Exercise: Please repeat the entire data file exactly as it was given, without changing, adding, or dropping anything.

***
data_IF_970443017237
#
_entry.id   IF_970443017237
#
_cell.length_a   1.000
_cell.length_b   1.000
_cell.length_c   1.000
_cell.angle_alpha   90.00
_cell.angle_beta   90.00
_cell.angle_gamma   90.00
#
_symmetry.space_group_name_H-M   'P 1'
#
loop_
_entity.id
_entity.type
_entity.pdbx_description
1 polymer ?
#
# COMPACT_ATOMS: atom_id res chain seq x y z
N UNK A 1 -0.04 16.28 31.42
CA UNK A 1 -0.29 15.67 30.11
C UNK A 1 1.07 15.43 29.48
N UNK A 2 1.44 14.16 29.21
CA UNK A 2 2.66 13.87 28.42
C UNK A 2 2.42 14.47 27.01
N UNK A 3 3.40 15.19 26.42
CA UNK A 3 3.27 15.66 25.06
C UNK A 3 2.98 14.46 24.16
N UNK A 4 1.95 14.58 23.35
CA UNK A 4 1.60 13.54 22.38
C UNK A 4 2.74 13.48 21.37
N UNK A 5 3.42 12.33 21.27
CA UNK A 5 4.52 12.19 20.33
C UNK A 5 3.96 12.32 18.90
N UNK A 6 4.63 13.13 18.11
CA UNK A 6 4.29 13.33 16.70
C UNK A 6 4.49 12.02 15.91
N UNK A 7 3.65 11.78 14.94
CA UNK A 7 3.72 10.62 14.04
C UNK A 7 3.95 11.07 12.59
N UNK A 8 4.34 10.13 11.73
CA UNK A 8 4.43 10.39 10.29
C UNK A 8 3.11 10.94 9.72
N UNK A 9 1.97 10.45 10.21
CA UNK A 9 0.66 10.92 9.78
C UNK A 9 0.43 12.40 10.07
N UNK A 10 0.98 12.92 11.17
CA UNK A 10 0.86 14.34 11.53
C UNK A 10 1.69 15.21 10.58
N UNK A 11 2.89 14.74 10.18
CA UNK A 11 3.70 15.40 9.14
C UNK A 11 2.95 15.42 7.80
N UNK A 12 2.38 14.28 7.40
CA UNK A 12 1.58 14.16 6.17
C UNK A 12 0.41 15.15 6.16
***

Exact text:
data_IF_970443017237
#
_entry.id   IF_970443017237
#
_cell.length_a   1.000
_cell.length_b   1.000
_cell.length_c   1.000
_cell.angle_alpha   90.00
_cell.angle_beta   90.00
_cell.angle_gamma   90.00
#
_symmetry.space_group_name_H-M   'P 1'
#
loop_
_entity.id
_entity.type
_entity.pdbx_description
1 polymer ?
#
# COMPACT_ATOMS: atom_id res chain seq x y z
N UNK A 1 -0.04 16.28 31.42
CA UNK A 1 -0.29 15.67 30.11
C UNK A 1 1.07 15.43 29.48
N UNK A 2 1.44 14.16 29.21
CA UNK A 2 2.66 13.87 28.42
C UNK A 2 2.42 14.47 27.01
N UNK A 3 3.40 15.19 26.42
CA UNK A 3 3.27 15.66 25.06
C UNK A 3 2.98 14.46 24.16
N UNK A 4 1.95 14.58 23.35
CA UNK A 4 1.60 13.54 22.38
C UNK A 4 2.74 13.48 21.37
N UNK A 5 3.42 12.33 21.27
CA UNK A 5 4.52 12.19 20.33
C UNK A 5 3.96 12.32 18.90
N UNK A 6 4.63 13.13 18.11
CA UNK A 6 4.29 13.33 16.70
C UNK A 6 4.49 12.02 15.91
N UNK A 7 3.65 11.78 14.94
CA UNK A 7 3.72 10.62 14.04
C UNK A 7 3.95 11.07 12.59
N UNK A 8 4.34 10.13 11.73
CA UNK A 8 4.43 10.39 10.29
C UNK A 8 3.11 10.94 9.72
N UNK A 9 1.97 10.45 10.21
CA UNK A 9 0.66 10.92 9.78
C UNK A 9 0.43 12.40 10.07
N UNK A 10 0.98 12.92 11.17
CA UNK A 10 0.86 14.34 11.53
C UNK A 10 1.69 15.21 10.58
N UNK A 11 2.89 14.74 10.18
CA UNK A 11 3.70 15.40 9.14
C UNK A 11 2.95 15.42 7.80
N UNK A 12 2.38 14.28 7.40
CA UNK A 12 1.58 14.16 6.17
C UNK A 12 0.41 15.15 6.16